Seven stories in the news for today, September 14th

morning news break

JUSTICE MINISTERS TO DISCUSS FEDERAL POT PLAN: Marijuana legalization will be at the top of the agenda when Justice Minister Jody Wilson-Raybould meets with her provincial and territorial counterparts today in Vancouver. B.C. Solicitor General Mike Farnworth says he hopes the two-day meeting offers more clarity around how the federal government intends to make good on its ambitious timeline to legalize pot by next summer.


HALF OF CANADIAN WILDLIFE SPECIES DECLINING: An extensive survey of 903 species of Canadian birds, fish, mammals, reptiles and amphibians over more than four decades has found that half of them are in serious population decline. The World Wildlife Fund report says declining species lost a total of 83 per cent of their numbers between 1970 and 2014 and that the federal Species at Risk Act doesn’t seem to have made any difference.


APOLOGIZE OF FACE LAWSUIT, SAYS ONTARIO PREMIER: Ontario Premier Kathleen Wynne wants the Opposition leader to retract comments he made about her or face legal action. Progressive Conservative Leader Patrick Brown said Tuesday that Wynne was on trial in a Liberal bribery case. But Wynne is not on trial and is offering voluntary testimony at the trial in Sudbury, Ont., where two former Liberal staffers face bribery charges.


PM TRUDEAU TO LEAD DELEGATION TO UN: Prime Minister Justin Trudeau will address the United Nations General Assembly in New York next week, underscoring Canada’s commitment to multilateralism as it vies for a coveted seat on the Security Council. Former prime minister Stephen Harper attended UN events sporadically, and that has been blamed for Canada’s failure to win a seat on the Security Council in 2010. Trudeau has said Canada will try again for a two-year term beginning in 2021.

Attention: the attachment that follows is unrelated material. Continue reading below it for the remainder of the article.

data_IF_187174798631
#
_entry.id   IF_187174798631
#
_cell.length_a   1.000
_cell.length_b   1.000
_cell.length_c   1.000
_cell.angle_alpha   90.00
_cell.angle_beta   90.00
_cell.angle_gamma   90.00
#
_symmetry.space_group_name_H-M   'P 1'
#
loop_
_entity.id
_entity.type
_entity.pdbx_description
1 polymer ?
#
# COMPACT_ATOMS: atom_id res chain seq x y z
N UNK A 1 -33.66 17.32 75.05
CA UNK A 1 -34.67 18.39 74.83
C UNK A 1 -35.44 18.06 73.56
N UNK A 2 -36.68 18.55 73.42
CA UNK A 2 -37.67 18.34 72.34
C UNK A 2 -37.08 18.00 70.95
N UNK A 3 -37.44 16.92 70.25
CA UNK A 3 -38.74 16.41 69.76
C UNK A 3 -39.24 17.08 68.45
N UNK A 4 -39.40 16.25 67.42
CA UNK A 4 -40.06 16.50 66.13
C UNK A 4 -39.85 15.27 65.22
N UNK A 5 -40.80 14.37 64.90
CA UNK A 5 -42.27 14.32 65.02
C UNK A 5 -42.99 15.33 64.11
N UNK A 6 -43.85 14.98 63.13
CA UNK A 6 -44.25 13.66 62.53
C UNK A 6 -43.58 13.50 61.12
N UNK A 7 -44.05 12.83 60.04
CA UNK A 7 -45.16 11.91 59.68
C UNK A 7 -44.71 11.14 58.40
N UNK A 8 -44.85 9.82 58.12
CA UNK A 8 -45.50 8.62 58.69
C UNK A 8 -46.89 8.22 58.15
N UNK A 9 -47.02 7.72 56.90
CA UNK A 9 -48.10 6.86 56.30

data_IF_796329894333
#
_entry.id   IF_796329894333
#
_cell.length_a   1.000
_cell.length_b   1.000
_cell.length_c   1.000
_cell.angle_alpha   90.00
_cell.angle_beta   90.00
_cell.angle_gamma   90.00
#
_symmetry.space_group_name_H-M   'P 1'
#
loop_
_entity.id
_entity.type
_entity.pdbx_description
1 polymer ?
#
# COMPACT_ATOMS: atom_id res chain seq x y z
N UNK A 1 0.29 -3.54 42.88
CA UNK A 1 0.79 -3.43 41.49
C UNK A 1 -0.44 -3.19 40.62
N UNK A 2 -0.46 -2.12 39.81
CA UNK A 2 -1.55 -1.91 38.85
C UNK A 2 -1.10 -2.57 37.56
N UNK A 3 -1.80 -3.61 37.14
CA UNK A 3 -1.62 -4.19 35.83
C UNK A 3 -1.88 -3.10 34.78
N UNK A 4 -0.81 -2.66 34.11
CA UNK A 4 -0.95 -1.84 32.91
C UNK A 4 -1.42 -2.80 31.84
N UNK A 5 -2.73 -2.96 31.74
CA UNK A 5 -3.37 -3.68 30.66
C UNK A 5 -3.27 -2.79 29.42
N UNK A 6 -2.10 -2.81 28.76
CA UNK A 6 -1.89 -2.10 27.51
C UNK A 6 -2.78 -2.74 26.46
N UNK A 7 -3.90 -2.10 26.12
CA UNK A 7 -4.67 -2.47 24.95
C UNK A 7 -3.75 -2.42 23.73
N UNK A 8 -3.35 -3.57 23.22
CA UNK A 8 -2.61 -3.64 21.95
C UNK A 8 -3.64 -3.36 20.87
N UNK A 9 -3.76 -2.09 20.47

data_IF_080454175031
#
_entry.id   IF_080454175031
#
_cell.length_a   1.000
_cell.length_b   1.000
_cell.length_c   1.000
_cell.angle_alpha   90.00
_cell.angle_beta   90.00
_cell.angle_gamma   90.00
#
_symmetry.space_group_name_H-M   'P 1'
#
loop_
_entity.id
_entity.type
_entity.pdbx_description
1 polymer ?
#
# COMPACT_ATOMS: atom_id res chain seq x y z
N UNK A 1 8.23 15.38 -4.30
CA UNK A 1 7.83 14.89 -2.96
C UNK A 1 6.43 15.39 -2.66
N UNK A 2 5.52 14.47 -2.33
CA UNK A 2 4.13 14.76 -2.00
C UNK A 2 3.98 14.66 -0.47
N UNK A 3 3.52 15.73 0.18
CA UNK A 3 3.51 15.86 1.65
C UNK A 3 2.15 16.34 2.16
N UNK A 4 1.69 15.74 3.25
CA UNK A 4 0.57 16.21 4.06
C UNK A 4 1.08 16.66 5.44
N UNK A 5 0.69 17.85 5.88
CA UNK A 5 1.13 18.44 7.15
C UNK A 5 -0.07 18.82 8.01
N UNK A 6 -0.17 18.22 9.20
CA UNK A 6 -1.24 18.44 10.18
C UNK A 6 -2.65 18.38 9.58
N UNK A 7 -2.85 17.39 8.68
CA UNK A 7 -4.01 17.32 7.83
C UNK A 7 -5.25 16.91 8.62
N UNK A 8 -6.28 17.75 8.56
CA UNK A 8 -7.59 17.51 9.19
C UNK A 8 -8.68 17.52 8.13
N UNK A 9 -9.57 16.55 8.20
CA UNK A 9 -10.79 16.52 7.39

FUKUSHIMA DIDN’T AFFECT HEALTH OF HUMANS OR FISH: A B.C. scientist says radioactive contamination following a nuclear power-plant disaster in Japan after the 2011 earthquake never reached unsafe levels in the north Pacific Ocean for either marine life or human health. Chemical oceanographer Jay Cullen of the University of Victoria has monitored levels of contamination from radioactive isotopes since the meltdown of three reactors at the Fukushima Daiichi plant.


MANDATORY MINIMUMS FACE NEW CHALLENGE: The Liberal government is taking so long to unveil its promised sentencing reforms that a Toronto legal agency has decided it would be irresponsible to delay a charter challenge for a woman facing a mandatory minimum penalty. Aboriginal Legal Services is intervening in the case of Cheyenne Sharma, a 21-year-old Indigenous woman who pleaded guilty to importing cocaine and is facing a mandatory minimum sentence of two years.


EQUIFAX CLASS ACTION: As the list of class-action lawsuits against Equifax continues to grow in the wake of the consumer credit reporting agency’s massive security breach, many Canadians may be wondering how they can join in. Earlier in the week, an Ontario resident became one of the latest Canadians to propose a class action in Ontario Superior Court. In most of Canada, anyone who has the same legal complaint as the plaintiff who launches a class action can automatically share in the settlement.



— Statistics Canada will release Canada’s international investment position for the second quarter and the new housing price index for July.

— Health Canada officials will hold a briefing on the latest actions in response to the opioid crisis.

— Conservative MP Pierre Poilievre will host a town hall meeting in Ottawa to discuss the government’s planned tax changes.

— Former Saskatchewan Roughrider Justin Cox will appear in a Regina court to face charges of causing bodily harm and assault with a weapon.